Freelancer.com - Freelancer Community Characteristics
As hard as it is at any time to describe a large community in an accurate and objective manner, it’s especially difficult with Freelancer.com. The site does not make any statistics or summary information available about its freelancer community. Unlike some other sites, it is also not possible to easily discern much about the community in general terms by looking around the site itself; I did my best, but there simply isn’t any way to get quantitative data about the freelancer community base. That leaves subjective impressions, and that’s what I’ll do my best to provide here.
In earlier topics I mentioned that I like Freelancer.com’s system of allowing a user to be both a client and a contractor. However, while this theoretically means there could be users who act as both, in practice the client and contractor communities are quite distinct. I looked over a fair number of profiles and was not able to find even one user in the sample I selected who both hired and worked on the site: everyone was either a client or a contractor.
The client and contractor communities are also very different, as you might imagine. Freelancer.com does not make any secret of attempting to appeal to businesses who are looking to outsource work to save money. This leads to a predictable geographical segmentation of users, with clients tending to be more from Western countries, and contractors much more from developing nations.
It is actually possible to do a provider search on the site, and to specify that you want to look for contractors from particular countries. This search was extremely slow—about a minute for each one—so I couldn’t do it for as many countries as I would have liked. To give Freelancer.com’s servers a break, I just did it for two key nations: the United States and India.
The site told me that of the roughly 2.2 million users on Freelancer.com, 400,000 are from India. This was not a big surprise; India is a major source of freelancers, especially in the “budget” range. But it also reported 300,000 Americans, which was a bit of an eyebrow-raiser. The search function says that it only looks for providers, but I’m skeptical about this: not only because of the large number, but also the aforementioned integrated user accounts. So I have to wonder if those really were all active contractors, as opposed to a big chunk of them really being clients.
Regardless of what the provide search function shows, the reality of the freelancer community is easily seen by looking at the bids on actual projects. Wherever those 300,000 Americans may be, they are not submitting proposals: the vast majority of actual bidders are from south and southeast Asia. There are particularly high percentages of users from India, Pakistan and the Philippines, which again, are well-known outsourcing hotspots. My guess is that many of those American providers were active at one time but have simply left the site as project quality has decreased (and I speak from personal experience, since one of them is me!)
Overall, I rate the quality and professionalism level of the freelancer community at Freelancer.com as below average, when compared to other sites, and especially those marketplaces that compete directly with it. There certainly are some very good providers on the site, who have completed many projects and have good feedback scores. But these are solidly in the minority compared to the truly staggering numbers of low-quality workers who bid on nearly every project.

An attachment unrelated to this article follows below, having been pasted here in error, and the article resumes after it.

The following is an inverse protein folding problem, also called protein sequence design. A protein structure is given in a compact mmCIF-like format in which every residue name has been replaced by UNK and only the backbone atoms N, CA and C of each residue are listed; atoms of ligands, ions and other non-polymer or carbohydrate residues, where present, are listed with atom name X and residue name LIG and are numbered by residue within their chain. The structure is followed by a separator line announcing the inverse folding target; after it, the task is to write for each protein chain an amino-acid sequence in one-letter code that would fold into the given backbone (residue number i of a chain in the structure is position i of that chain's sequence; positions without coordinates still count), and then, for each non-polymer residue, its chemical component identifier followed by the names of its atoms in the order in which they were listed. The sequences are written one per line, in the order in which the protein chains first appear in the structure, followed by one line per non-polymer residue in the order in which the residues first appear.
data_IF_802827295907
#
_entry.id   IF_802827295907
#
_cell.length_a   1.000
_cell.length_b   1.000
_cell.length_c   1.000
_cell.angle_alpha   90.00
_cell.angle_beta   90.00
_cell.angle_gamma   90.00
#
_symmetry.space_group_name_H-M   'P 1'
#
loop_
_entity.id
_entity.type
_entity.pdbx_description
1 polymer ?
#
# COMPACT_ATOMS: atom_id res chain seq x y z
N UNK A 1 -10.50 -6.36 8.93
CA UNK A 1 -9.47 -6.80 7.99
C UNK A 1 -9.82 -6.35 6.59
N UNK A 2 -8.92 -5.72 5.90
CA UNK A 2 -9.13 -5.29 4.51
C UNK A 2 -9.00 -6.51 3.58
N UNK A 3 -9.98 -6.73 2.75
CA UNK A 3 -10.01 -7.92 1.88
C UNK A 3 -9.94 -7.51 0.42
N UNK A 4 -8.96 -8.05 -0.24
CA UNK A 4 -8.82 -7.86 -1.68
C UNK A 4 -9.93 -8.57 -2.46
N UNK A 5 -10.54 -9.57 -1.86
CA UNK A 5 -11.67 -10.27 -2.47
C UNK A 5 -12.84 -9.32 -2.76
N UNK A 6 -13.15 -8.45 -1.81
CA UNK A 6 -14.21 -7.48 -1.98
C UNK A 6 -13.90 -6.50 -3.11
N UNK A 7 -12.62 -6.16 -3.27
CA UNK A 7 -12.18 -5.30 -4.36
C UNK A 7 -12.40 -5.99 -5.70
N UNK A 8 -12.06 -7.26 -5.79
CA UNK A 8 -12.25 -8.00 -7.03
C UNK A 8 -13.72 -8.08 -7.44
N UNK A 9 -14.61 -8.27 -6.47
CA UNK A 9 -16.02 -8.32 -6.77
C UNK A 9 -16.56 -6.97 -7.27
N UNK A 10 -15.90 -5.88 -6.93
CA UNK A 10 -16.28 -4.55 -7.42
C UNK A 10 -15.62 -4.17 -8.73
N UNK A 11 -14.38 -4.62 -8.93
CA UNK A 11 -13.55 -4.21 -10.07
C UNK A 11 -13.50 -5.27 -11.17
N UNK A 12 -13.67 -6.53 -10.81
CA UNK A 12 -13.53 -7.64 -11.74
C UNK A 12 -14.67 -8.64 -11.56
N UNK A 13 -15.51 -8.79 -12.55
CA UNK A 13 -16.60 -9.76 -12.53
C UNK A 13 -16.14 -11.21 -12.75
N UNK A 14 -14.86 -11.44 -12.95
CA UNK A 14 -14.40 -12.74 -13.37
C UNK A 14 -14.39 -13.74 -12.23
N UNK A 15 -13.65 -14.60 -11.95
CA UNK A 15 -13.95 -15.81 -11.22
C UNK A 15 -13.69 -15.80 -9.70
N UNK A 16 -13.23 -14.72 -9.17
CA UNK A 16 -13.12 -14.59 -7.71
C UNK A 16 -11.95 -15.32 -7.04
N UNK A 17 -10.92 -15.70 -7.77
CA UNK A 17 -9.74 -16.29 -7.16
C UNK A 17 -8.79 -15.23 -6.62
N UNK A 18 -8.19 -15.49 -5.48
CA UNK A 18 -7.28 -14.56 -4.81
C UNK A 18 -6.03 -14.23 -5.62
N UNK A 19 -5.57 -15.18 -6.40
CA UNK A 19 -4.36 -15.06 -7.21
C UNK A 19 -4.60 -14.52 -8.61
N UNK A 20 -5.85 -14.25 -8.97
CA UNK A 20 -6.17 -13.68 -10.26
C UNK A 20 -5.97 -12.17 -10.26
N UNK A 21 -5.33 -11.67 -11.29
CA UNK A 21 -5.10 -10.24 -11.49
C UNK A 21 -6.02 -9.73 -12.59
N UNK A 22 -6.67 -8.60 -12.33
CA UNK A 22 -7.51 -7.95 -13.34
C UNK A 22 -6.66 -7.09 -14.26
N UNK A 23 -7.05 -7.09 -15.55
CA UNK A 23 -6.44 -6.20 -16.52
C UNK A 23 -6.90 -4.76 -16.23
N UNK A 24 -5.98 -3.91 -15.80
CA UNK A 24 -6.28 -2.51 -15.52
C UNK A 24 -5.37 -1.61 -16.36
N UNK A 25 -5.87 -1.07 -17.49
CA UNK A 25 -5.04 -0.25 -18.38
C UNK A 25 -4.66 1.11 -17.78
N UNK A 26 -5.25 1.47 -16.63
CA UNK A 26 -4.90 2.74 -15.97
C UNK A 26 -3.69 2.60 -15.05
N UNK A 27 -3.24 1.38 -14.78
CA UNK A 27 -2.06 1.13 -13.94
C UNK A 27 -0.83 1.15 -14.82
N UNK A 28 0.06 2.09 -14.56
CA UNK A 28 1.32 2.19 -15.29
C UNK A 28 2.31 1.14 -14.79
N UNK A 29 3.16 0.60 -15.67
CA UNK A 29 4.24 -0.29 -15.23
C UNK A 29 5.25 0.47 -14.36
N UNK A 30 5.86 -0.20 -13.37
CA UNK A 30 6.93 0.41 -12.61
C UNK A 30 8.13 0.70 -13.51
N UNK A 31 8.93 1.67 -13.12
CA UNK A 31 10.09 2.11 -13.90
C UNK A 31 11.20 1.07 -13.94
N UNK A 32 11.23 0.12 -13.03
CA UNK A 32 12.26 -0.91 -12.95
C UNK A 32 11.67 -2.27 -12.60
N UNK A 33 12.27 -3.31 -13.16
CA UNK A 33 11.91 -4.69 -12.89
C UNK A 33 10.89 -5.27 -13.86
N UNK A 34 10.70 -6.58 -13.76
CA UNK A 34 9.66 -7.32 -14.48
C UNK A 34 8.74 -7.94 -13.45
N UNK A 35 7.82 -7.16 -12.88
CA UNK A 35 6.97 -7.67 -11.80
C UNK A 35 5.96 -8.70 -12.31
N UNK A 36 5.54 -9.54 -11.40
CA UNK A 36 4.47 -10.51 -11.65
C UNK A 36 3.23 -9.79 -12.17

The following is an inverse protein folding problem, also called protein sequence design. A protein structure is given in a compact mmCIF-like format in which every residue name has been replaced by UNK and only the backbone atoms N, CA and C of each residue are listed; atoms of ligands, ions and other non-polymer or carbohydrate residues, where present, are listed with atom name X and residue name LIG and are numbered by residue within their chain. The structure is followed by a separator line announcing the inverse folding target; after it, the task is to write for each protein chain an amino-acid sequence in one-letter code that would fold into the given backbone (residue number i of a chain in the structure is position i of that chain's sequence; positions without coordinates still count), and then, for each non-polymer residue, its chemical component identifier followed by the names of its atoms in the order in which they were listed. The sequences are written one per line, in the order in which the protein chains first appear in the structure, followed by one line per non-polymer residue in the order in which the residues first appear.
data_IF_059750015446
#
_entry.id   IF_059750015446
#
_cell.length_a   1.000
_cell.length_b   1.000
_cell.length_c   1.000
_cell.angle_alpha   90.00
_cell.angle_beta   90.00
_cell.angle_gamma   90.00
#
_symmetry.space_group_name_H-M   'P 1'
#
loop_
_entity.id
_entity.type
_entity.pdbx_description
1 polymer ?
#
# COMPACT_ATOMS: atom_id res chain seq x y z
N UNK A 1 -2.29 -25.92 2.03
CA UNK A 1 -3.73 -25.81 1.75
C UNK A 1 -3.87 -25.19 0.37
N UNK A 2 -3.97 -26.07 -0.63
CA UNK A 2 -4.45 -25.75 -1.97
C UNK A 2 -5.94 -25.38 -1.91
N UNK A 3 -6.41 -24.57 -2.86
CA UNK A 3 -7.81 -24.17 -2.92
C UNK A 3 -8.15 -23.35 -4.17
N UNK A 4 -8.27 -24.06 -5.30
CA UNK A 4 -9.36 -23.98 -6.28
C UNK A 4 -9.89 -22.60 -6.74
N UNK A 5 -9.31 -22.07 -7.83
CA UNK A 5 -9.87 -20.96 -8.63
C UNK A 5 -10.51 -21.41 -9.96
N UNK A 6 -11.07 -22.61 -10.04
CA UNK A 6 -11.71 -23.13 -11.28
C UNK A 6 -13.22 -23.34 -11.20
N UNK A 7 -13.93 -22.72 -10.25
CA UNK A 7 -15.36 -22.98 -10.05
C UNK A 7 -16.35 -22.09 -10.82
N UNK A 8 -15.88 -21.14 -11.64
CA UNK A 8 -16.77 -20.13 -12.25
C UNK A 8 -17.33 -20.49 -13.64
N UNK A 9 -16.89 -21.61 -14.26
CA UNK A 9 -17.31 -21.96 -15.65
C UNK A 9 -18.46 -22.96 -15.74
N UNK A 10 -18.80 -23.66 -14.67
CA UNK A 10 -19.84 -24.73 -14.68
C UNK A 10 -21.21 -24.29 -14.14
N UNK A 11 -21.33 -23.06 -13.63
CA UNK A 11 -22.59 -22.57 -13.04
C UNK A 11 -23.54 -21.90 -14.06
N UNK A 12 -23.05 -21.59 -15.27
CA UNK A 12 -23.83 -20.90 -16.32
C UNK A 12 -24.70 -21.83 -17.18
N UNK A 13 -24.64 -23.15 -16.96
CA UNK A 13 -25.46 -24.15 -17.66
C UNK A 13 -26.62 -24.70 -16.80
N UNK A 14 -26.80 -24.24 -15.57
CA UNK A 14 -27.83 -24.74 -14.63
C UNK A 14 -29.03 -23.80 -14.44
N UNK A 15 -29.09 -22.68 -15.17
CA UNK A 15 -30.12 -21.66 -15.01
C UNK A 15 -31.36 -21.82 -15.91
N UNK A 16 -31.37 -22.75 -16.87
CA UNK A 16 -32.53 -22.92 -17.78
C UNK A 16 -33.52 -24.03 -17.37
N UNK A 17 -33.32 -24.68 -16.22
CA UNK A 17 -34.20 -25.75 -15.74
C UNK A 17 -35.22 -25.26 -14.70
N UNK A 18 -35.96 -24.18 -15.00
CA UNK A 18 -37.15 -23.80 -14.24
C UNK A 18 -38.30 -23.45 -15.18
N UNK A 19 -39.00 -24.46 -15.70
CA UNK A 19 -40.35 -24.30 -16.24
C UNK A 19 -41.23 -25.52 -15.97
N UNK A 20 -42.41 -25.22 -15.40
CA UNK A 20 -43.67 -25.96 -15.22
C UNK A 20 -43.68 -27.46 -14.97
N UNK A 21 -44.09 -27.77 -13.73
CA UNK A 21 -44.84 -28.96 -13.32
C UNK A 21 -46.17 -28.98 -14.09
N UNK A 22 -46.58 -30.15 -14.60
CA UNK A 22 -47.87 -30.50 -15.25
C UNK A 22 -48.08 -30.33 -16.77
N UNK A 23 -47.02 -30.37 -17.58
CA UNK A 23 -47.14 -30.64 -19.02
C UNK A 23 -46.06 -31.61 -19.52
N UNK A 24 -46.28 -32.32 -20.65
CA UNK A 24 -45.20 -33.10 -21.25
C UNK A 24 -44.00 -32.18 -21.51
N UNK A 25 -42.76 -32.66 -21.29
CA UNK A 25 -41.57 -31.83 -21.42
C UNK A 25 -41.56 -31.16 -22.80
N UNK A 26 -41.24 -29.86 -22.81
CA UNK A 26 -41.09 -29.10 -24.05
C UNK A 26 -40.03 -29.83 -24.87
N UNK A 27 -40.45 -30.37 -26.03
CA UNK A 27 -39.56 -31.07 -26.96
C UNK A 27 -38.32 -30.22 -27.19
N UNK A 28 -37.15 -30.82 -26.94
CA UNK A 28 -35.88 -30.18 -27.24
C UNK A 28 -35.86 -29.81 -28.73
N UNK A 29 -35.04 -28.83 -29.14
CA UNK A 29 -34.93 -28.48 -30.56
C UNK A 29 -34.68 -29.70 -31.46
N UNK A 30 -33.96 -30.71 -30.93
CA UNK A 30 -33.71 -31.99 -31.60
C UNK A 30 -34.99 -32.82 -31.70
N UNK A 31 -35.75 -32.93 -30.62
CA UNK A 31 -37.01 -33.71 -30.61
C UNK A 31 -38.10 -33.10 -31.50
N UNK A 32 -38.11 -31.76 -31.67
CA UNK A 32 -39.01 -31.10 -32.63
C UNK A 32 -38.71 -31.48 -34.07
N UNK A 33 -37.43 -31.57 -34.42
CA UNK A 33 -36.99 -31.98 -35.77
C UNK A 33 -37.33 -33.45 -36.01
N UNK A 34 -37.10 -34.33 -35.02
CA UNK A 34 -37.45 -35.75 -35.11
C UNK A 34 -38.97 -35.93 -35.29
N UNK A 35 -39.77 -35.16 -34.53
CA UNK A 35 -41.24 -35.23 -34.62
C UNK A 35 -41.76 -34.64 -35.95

Freelancer.com’s preference for open bidding makes it pretty easy to scope out the nature of the freelancers who are active on the site. While some proposals are indirectly hidden by the freelancer writing “see PM” and sending the proposal privately, others are openly displayed and make it quite obvious that most of the people on the site are far from professional. Many proposals are exceedingly spartan, often containing just a single sentence. Many of them contain English that is poor in quality, or even incomprehensible. It’s also very common to see “bids” that consist of nothing more than a contractor literally begging the client to give them work, without providing any valid reason why it is deserved. The completion rates of many of the bidders are surprisingly poor, indicating a lack of follow-through on past projects.
Of course, a client only needs to hire one person (usually), and so the large masses of unqualified people can readily be ignored if a decent number of good freelancers bid as well. But here too, I have been surprised to find how common it is for this not to happen. Perusing the project listings reveals dozens of projects with only one or two bidders who have a solid track record, and sometimes, not even that; this is worse than I have typically encountered on other sites.
For example, I loaded a project looking for 3D design work, and out of 27 total proposals it had one bidder with over 1,700 reviews, one with 57 reviews, five with just 1 to 5 reviews, and 20 with no reviews at all. Once again, the operative phrase is “quantity over quality”—and this despite a stated budget of $750-$1500.
Many clients are obviously willing to put up with this in exchange for the possibility of getting their work done cheaply. But it can’t take too many experiences on the site for them to become rather jaded. If you want to be an active contractor on Freelancer.com, be prepared to deal with skeptical clients who are aware of the issues above. They will want you to show that you are a member of the small minority of qualified freelancers, and not the overwhelming majority of random workers looking to make money in any way they can.
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Last Site Update: October 21, 2011
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